Do You Use Your Own Name While Blogging?

Bloggers practice varying levels of privacy when revealing personal information on their blogs. Some people are comfortable revealing their names, contact information and pretty much everything else, while others can go to the opposite extreme, use pseudonyms and in general be very protective of their identity.

In many cases privacy concerns arise out a greater fear of revealing too much personal information in case someone decides to come after you in anger (if you think that’s ridiculous, you haven’t been the target of such incidents – it’s very real, if not frequent).

However, as professional bloggers, there’s also another concern – do we want our names attached to our most controversial opinions / most personal thoughts?

I wrote about this last year in an article on managing reputation in which a lot of people gave good advice on how to deal with a situation where your personal blog can become a liability when people search for you online (especially if they’re looking to hire you).

In the comments, a Performancing reader linked to an article he’d written in 2005 about the same problem, albeit from a different perspective. Of note:

I remember telling someone at a dinner party years ago how, “Even though it’s after work, and we’re friends, for better or for worse, I still represent my employer, right now.” The response was an incredulous, “Are you serious? How can that be?” I went on to explain that, “If I act like a fool, you will form the opinion that my employer hires fools. If I act unethically or immorally, you will form the opinion that my employer hires unethical or immoral people. If you are a customer of my company, or were considering being one, or you yourself work for a company who is a customer, how would this impression influence your decision or recommendation to do business with my company?” From the pause that followed, I could tell that he got the point. Even though I was “just an individual contributor” working for a large corporation, I was representing my company even when I wasn’t working, even in times that many people would consider my own very private, personal time. And this was long before blogs existed, let alone popular.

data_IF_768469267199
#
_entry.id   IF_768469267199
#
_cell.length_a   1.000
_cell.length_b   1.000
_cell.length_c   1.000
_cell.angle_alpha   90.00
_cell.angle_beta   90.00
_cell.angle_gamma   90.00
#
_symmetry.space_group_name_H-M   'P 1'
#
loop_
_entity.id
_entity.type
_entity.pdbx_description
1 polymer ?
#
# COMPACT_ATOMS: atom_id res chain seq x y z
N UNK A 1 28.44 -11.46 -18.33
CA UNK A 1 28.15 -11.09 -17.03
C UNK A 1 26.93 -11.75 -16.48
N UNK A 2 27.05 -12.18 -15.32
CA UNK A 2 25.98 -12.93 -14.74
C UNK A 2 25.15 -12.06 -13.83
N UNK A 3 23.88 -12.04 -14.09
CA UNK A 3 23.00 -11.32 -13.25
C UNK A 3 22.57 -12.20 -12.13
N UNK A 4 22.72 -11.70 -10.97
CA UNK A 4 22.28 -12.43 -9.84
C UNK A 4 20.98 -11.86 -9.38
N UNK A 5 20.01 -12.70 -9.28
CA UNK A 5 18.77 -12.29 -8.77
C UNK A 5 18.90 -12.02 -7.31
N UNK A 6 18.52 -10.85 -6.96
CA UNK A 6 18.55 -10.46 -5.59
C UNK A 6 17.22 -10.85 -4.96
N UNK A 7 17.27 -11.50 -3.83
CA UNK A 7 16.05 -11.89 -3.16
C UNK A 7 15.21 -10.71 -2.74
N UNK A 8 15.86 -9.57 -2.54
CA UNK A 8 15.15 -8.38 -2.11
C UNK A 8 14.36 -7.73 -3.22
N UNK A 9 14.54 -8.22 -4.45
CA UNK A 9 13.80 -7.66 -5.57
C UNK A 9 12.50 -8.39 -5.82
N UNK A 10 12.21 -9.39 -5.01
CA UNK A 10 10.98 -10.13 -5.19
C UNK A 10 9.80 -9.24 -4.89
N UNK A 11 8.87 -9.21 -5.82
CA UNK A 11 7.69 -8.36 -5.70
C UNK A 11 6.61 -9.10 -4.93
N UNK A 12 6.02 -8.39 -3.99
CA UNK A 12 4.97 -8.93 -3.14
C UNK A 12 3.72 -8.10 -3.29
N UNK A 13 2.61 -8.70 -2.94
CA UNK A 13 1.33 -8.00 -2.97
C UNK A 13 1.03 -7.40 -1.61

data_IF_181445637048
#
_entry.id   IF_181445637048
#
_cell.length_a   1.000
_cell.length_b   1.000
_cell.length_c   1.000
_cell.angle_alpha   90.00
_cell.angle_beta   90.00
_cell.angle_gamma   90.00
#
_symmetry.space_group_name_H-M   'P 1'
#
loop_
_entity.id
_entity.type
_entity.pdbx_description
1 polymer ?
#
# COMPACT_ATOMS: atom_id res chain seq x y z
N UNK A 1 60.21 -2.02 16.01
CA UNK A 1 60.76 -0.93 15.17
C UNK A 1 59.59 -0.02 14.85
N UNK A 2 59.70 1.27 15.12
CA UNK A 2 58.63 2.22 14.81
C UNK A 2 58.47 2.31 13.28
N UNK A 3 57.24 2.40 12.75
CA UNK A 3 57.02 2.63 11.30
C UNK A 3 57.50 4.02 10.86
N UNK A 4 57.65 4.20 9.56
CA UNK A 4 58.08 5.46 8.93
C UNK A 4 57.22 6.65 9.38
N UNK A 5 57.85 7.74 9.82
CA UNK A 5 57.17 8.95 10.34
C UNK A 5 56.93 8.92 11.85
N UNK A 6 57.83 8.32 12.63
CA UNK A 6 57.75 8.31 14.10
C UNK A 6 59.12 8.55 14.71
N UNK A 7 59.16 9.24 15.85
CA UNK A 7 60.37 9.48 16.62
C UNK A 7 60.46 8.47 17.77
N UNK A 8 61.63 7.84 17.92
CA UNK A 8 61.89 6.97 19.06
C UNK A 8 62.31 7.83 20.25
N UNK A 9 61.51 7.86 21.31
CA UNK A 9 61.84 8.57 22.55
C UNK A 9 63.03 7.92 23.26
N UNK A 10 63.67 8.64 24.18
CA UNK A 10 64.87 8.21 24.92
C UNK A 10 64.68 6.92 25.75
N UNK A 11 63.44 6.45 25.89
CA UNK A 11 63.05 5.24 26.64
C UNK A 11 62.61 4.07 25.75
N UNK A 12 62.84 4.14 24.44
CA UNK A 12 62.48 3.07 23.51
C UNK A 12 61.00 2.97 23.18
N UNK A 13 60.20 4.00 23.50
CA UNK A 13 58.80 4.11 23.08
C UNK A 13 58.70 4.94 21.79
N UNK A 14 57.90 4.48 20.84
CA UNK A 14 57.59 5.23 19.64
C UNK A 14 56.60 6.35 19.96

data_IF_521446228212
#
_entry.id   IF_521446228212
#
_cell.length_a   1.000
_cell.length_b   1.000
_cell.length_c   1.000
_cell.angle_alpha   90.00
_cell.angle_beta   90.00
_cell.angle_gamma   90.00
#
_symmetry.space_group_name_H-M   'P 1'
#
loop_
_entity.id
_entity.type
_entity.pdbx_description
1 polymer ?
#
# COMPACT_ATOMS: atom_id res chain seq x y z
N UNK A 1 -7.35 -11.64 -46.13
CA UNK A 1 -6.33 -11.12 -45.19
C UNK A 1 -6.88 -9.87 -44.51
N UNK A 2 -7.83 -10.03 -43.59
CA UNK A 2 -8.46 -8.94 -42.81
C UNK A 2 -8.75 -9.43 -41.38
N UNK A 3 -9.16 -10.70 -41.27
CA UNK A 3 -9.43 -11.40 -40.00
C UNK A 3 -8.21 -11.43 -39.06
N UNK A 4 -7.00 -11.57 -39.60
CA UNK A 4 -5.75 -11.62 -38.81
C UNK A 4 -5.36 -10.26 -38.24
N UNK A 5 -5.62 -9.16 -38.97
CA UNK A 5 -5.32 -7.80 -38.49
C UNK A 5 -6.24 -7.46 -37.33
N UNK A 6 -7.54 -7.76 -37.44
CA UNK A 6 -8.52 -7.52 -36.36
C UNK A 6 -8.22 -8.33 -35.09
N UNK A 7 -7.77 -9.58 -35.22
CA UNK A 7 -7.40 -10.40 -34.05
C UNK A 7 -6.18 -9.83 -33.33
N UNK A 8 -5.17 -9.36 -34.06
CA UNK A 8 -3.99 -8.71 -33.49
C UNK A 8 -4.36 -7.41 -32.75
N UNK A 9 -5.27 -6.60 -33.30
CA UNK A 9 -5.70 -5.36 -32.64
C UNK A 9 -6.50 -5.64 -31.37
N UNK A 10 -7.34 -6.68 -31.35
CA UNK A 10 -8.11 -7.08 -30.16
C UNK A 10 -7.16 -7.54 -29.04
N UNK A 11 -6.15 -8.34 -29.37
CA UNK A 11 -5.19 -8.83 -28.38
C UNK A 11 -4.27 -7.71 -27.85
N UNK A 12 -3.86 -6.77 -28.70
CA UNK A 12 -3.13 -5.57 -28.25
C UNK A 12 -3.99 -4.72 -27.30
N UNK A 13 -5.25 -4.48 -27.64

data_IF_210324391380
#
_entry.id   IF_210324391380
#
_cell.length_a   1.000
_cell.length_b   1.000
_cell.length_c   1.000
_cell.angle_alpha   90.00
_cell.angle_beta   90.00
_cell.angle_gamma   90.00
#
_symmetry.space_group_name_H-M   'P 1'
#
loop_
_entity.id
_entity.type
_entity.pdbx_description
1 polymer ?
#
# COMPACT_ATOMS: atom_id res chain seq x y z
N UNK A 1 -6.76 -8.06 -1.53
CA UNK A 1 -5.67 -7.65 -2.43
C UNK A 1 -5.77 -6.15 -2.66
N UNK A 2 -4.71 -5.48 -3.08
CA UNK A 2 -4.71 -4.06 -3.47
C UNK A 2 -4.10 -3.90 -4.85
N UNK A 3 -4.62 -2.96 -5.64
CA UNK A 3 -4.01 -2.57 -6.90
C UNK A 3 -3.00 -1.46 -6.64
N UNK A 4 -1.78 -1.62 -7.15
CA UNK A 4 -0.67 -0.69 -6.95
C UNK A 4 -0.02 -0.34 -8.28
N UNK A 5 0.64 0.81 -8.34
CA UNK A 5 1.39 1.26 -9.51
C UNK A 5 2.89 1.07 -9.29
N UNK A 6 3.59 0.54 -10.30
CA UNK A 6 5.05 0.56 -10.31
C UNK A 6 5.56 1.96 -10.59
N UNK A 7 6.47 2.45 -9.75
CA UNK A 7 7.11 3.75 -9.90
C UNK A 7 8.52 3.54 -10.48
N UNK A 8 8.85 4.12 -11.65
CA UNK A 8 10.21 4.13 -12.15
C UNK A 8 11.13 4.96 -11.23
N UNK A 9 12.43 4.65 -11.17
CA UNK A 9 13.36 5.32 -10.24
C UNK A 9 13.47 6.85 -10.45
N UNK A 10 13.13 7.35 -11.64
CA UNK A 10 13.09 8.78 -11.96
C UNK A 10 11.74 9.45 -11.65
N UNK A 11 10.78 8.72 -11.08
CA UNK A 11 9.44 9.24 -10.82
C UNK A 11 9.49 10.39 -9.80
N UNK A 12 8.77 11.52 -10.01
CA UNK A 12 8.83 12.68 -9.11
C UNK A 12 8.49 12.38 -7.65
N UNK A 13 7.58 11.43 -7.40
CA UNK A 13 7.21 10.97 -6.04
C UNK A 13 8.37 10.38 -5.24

He’s absolutely right – just as a person you are responsible for your own actions, you are also responsible for how your actions and words reflect on the people associated with you – whether they are your family, your co-workers, your employers (or employees) or even your religious or social community.

You might not like it, and you might not judge other people this way, but that is how most people make quick decisions and form biases. It’s not just about blogs, it’s about how we are in our daily lives.

But getting back to blogs, this raises an interesting question – I have a strong desire to use my own name everywhere and not ‘hide’ behind pseudonyms, but several times this policy has gotten me in trouble (a case of mistaken identity, or just because someone read something on my personal blog that they didn’t agree with).

The underlying lesson is that if you are pushing to use your own name and reveal personal information online (or anywhere else), you have to be prepared for the consequences and own up to what you say (whether it’s on your blog, in the comments of another blog, a forum thread, in a conference or even an email). Otherwise, you are best off by using a pseudonym or hiding your identity as much as possible. I used to think that it was the cowardly thing to do, but it’s not about being brave or not, it’s just a decision you have to make about which set of consequences you are willing to live with.

So what about you? Do you use your own name everywhere online (especially when you’re blogging), or do you take on a pseudonym and play it safe?

6 thoughts on “Do You Use Your Own Name While Blogging?